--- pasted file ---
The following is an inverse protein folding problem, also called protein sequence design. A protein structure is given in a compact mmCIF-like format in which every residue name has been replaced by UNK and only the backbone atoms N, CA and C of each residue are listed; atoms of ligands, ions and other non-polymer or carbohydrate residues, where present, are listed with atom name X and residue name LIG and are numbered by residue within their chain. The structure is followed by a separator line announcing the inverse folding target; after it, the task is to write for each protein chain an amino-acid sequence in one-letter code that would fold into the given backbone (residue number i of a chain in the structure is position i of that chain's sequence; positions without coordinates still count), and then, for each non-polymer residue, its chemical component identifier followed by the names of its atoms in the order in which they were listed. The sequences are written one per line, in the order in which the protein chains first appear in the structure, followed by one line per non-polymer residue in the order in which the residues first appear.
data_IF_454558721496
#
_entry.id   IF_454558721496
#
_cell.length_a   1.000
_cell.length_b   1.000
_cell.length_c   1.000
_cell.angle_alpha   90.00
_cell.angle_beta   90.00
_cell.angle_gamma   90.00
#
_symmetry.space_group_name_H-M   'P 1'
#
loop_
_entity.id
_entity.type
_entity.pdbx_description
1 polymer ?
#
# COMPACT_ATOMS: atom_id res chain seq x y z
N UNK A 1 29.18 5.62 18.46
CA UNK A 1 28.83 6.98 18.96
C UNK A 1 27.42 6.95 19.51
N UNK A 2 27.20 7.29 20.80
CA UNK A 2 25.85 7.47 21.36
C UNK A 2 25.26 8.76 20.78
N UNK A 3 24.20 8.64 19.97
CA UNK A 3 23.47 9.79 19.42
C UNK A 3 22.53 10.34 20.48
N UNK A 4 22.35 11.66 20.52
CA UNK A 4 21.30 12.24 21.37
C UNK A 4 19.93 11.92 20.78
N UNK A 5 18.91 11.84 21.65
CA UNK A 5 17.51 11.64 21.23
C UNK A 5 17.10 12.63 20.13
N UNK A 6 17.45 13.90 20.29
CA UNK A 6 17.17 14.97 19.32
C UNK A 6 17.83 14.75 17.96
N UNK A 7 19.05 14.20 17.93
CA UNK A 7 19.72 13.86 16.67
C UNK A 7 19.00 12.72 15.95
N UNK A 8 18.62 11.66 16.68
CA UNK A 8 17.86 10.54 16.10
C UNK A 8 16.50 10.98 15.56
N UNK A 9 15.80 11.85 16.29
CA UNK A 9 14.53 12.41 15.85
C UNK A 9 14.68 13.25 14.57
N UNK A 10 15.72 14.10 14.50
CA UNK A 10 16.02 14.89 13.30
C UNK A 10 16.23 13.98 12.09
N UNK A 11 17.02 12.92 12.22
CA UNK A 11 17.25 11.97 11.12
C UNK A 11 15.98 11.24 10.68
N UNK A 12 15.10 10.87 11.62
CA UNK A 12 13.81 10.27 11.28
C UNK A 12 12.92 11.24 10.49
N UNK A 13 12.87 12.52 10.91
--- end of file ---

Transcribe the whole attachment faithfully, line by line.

The following is an inverse protein folding problem, also called protein sequence design. A protein structure is given in a compact mmCIF-like format in which every residue name has been replaced by UNK and only the backbone atoms N, CA and C of each residue are listed; atoms of ligands, ions and other non-polymer or carbohydrate residues, where present, are listed with atom name X and residue name LIG and are numbered by residue within their chain. The structure is followed by a separator line announcing the inverse folding target; after it, the task is to write for each protein chain an amino-acid sequence in one-letter code that would fold into the given backbone (residue number i of a chain in the structure is position i of that chain's sequence; positions without coordinates still count), and then, for each non-polymer residue, its chemical component identifier followed by the names of its atoms in the order in which they were listed. The sequences are written one per line, in the order in which the protein chains first appear in the structure, followed by one line per non-polymer residue in the order in which the residues first appear.
data_IF_454558721496
#
_entry.id   IF_454558721496
#
_cell.length_a   1.000
_cell.length_b   1.000
_cell.length_c   1.000
_cell.angle_alpha   90.00
_cell.angle_beta   90.00
_cell.angle_gamma   90.00
#
_symmetry.space_group_name_H-M   'P 1'
#
loop_
_entity.id
_entity.type
_entity.pdbx_description
1 polymer ?
#
# COMPACT_ATOMS: atom_id res chain seq x y z
N UNK A 1 29.18 5.62 18.46
CA UNK A 1 28.83 6.98 18.96
C UNK A 1 27.42 6.95 19.51
N UNK A 2 27.20 7.29 20.80
CA UNK A 2 25.85 7.47 21.36
C UNK A 2 25.26 8.76 20.78
N UNK A 3 24.20 8.64 19.97
CA UNK A 3 23.47 9.79 19.42
C UNK A 3 22.53 10.34 20.48
N UNK A 4 22.35 11.66 20.52
CA UNK A 4 21.30 12.24 21.37
C UNK A 4 19.93 11.92 20.78
N UNK A 5 18.91 11.84 21.65
CA UNK A 5 17.51 11.64 21.23
C UNK A 5 17.10 12.63 20.13
N UNK A 6 17.45 13.90 20.29
CA UNK A 6 17.17 14.97 19.32
C UNK A 6 17.83 14.75 17.96
N UNK A 7 19.05 14.20 17.93
CA UNK A 7 19.72 13.86 16.67
C UNK A 7 19.00 12.72 15.95
N UNK A 8 18.62 11.66 16.68
CA UNK A 8 17.86 10.54 16.10
C UNK A 8 16.50 10.98 15.56
N UNK A 9 15.80 11.85 16.29
CA UNK A 9 14.53 12.41 15.85
C UNK A 9 14.68 13.25 14.57
N UNK A 10 15.72 14.10 14.50
CA UNK A 10 16.02 14.89 13.30
C UNK A 10 16.23 13.98 12.09
N UNK A 11 17.02 12.92 12.22
CA UNK A 11 17.25 11.97 11.12
C UNK A 11 15.98 11.24 10.68
N UNK A 12 15.10 10.87 11.62
CA UNK A 12 13.81 10.27 11.28
C UNK A 12 12.92 11.24 10.49
N UNK A 13 12.87 12.52 10.91